North America has officially run dry of new IPv4 addresses, the numbers that computers use to find each other on the internet.
This means the region can allocate no more of the 32-bit network addresses to web hosting companies, cloud providers, organizations and individuals: they're all taken. The space is full, and it's being heralded as a key milestone in the internet's growth.
In the past few minutes, ARIN – the non-profit that oversees the allocation of IP addresses in North America – confirmed the available pool of the 32-bit network addresses is totally depleted. Last night, the team estimated there were just 1,024 IPv4 addresses left in its pool – dregs, in other words. Now that's all gone.
"The exhaustion of the free IPv4 pool was inevitable given the internet’s exponential growth,” ARIN boss John Curran said today.
The IPv4 space globally offers 4,294,967,296 network addresses – which seemed like an awful lot back in the 1970s when the internet was coming together. (Not all of those are usable on the public internet as some chunks are reserved. For example, the familiar 10.x.x.x and 192.168.x.x blocks are used for internal networks.)
Since then, the, er, information superhighway, cyber-space, or whatever you want to call it, has exploded, and the seemingly endless supply of IPv4 addresses is running out.
APNIC, which allocates addresses in Asia-Pacific, more or less ran out of available IPv4 addresses in 2011; RIPE, which oversees Europe, the Middle East and parts of Central Asia, was running on fumes by 2012; and LACNIC, which manages Latin America and the Caribbean, hit rock bottom in 2014. All that's left is AFRINIC, which oversees Africa, and is expected to run out of IPv4 addresses in 2019.
IPv6 uses 128-bit addresses, and there are 3.4 × 1038 available – that's 340 undecillion, although, practically speaking, 42 undecillion are usable. Plenty to go around now that IPv4 is scarce, in other words.
Forget IPv4 – get on with IPv6
Curran told The Register now is the time to move your website or organization over to IPv6, a space that "contains enough address space to sustain the internet for generations."
"Organizations should be prepared to help usher in the next phase of the internet by deploying IPv6 as soon as possible,” he said today.
In an interview, the ARIN CEO told us normal netizens don't need to worry as their ISPs will gradually – if not already – provide them with IPv6 connectivity so they can access websites and other stuff on the internet using that huge space. This should happen without broadband subscribers having to change a thing. Comcast, for one, has detailed its IPv4-IPv6 transition plans here.
Adding an IPv6 address and connectivity to your own website will bring benefits, he told us, because those networks tend to be less congested and more direct – meaning people at home using IPv6 will reach your IPv6 site faster, typically.
"People at home on broadband don't need to do anything, and there's a benefit to using IPv6: it's less congested and more direct," he said.
"If you have a website on the internet, you'll want to talk to your hosting provider, and get your servers reachable by IPv6. If you have content on the internet, you should be thinking about IPv6. This applies to a huge number of organizations of the world.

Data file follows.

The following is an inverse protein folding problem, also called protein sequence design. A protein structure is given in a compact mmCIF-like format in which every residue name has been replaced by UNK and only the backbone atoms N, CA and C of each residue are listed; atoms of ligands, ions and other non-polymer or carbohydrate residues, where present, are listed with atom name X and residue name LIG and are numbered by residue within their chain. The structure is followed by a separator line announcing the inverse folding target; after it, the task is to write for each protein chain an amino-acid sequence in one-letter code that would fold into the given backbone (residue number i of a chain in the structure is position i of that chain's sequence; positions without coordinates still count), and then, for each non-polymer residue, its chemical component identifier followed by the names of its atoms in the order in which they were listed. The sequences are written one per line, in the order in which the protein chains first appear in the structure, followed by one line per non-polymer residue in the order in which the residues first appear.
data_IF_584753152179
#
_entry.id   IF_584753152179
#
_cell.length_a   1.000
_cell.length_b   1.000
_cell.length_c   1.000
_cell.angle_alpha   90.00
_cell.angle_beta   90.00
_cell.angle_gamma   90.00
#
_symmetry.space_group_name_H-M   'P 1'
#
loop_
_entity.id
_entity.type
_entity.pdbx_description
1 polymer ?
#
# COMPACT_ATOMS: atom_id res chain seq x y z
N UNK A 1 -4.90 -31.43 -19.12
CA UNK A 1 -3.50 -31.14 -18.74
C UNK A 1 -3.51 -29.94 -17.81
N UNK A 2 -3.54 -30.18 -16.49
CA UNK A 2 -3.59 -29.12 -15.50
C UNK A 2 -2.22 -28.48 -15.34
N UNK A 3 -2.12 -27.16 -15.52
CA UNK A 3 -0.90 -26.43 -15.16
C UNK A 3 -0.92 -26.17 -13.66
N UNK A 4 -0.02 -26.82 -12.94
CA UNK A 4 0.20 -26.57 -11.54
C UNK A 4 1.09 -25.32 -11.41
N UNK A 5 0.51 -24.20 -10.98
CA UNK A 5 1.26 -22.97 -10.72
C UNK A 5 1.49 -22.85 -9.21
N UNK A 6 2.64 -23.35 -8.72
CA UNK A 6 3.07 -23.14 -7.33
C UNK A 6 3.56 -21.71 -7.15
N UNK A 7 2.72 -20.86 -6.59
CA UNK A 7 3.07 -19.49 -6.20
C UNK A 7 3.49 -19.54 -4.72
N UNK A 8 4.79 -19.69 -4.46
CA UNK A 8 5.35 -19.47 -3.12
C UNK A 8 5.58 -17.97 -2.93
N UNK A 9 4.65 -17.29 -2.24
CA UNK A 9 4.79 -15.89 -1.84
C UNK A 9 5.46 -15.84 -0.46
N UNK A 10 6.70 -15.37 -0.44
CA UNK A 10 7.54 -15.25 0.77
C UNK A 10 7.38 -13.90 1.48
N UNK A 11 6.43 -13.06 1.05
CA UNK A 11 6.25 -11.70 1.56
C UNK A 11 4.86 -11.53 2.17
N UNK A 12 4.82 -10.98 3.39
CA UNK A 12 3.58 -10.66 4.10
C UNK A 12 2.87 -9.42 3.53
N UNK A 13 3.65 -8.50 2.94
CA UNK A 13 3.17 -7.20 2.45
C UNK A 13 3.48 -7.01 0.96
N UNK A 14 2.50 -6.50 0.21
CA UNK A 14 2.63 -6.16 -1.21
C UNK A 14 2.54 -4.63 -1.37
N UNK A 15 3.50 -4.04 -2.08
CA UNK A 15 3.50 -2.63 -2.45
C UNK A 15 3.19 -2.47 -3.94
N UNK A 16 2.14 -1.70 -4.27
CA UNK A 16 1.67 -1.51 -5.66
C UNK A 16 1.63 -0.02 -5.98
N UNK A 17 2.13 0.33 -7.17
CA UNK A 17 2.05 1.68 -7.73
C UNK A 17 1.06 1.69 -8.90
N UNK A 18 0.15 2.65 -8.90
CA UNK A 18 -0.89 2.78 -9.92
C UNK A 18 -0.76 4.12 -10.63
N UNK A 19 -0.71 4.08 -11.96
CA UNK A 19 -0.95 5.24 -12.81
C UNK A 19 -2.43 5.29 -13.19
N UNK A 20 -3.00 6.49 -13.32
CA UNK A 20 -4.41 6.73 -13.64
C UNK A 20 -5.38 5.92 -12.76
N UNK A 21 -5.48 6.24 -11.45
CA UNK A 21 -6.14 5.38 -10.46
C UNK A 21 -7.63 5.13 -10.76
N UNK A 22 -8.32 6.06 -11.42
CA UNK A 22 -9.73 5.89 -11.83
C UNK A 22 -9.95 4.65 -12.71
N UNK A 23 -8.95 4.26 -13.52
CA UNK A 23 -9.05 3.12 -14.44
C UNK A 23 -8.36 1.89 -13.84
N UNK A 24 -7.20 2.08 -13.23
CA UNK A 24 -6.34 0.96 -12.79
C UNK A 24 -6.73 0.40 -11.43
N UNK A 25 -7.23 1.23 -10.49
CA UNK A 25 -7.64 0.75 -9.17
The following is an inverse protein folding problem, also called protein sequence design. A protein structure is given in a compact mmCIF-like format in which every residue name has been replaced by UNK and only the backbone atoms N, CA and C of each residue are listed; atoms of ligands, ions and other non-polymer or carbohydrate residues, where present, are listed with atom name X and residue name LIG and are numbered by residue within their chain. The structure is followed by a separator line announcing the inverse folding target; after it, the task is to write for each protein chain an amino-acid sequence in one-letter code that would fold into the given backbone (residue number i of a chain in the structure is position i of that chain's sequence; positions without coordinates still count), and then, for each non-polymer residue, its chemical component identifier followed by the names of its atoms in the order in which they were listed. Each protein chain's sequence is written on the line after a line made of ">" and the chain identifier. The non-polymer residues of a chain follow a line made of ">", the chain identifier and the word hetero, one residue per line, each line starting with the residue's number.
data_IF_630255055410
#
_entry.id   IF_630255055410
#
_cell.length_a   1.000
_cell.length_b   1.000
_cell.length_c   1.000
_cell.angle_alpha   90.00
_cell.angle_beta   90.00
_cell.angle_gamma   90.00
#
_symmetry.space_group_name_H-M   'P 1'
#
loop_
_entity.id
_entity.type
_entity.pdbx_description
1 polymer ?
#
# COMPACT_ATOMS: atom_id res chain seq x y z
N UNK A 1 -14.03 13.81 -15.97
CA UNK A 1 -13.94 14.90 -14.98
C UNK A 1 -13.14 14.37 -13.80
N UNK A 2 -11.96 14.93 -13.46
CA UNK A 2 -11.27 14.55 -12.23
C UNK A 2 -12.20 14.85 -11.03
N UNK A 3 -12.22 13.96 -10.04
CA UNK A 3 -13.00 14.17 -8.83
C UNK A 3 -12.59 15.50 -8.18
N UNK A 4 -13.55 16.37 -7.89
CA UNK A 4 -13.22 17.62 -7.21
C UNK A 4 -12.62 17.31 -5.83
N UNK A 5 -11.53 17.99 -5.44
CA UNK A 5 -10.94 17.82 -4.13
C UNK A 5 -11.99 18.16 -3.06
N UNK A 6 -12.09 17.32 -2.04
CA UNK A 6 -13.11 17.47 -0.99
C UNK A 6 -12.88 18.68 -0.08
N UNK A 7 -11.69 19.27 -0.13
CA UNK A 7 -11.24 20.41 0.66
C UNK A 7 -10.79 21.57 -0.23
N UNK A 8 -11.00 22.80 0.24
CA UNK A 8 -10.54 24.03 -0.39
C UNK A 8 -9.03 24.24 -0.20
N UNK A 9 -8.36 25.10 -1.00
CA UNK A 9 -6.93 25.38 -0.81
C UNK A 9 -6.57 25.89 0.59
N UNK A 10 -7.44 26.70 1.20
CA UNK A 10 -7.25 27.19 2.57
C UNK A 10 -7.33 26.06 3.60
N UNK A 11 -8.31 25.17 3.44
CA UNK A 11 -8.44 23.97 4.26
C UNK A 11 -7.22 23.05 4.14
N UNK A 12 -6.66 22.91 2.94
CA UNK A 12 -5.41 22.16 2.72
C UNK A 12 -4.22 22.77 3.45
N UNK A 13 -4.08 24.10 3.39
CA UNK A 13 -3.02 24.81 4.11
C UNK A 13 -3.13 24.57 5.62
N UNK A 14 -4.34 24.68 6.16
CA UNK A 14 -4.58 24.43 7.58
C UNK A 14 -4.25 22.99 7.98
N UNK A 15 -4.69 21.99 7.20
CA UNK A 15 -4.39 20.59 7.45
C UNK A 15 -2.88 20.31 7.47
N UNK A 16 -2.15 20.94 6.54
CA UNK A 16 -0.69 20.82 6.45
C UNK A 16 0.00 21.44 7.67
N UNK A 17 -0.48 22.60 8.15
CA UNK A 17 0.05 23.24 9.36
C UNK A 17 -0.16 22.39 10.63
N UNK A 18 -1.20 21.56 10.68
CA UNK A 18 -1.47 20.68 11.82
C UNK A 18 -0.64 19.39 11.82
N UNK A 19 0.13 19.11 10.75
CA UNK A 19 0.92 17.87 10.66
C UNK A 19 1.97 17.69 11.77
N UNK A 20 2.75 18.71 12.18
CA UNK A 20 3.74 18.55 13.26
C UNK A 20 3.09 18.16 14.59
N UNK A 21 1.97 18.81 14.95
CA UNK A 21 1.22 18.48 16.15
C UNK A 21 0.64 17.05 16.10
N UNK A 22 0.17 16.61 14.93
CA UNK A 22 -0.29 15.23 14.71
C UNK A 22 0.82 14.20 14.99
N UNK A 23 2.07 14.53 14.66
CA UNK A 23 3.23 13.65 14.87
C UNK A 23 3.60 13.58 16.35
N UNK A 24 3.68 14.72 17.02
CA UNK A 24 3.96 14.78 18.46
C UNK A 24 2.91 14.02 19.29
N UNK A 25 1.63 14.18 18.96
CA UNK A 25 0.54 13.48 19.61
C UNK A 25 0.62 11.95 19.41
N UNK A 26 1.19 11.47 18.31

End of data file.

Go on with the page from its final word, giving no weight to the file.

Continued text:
"If you happen to be an ISP, you're paying attention to this already. IPv6 networking is growing fast, and mobile operators in particular are picking up IPv6 and using it in some cases for years."
Reactions and what happens next
“When we designed the Internet 40 years ago, we did some calculations and estimated that 4.3 billion terminations ought to be enough for an experiment. Well, the experiment escaped the lab,” said Vint Cerf, the ARIN chairman who is often dubbed the father of the internet.
“The internet is no longer an experiment; it is the lifeblood of commerce, communication and innovation. It needs room to grow and that can only be achieved through the deployment of IPv6 address space.”
Tom Coffeen, chief IPv6 cheerleader at Santa Clara-based server biz Infoblox, told us not to panic: "Though the IPv4 well has run dry and threatens service providers, the sky hasn’t yet landed on enterprise networks. Most enterprises still rely on private IPv4 for their internal networks.
"The small number of public, routable IPv4 addresses required to connect enterprise networks to the Internet is typically provided by the ISP, making IPv4 much more critical for Internet services providers. ISPs generally need routable addresses to connect mobile and broadband subscribers."
In July, ARIN was down to its last 130,000 or so IPv4 addresses. If any IPv4 addresses are returned to ARIN, or more are allocated to the team by internet overseers IANA, they will be given to people on a waiting list of unmet allocations. Organizations and individuals can transfer their IPv4 addresses to others – indeed, address brokers such as the IPv4 Market Group are going to have a field day.
"Effective today, because exhaustion of the ARIN IPv4 free pool has occurred for the first time, there is no longer a restriction on how often organizations may request transfers to specified recipients," the team told us. More details can be found here, by Team ARIN.
Cloud providers, web hosting companies, and other organizations that dish out public IPv4 addresses to customers aren't completely stuffed by today's news: they are usually allocated the addresses in blocks of 256, 512 or more, and will have stockpiled modest reserves. When those supplies run out, IPv6 take-up really will explode. ®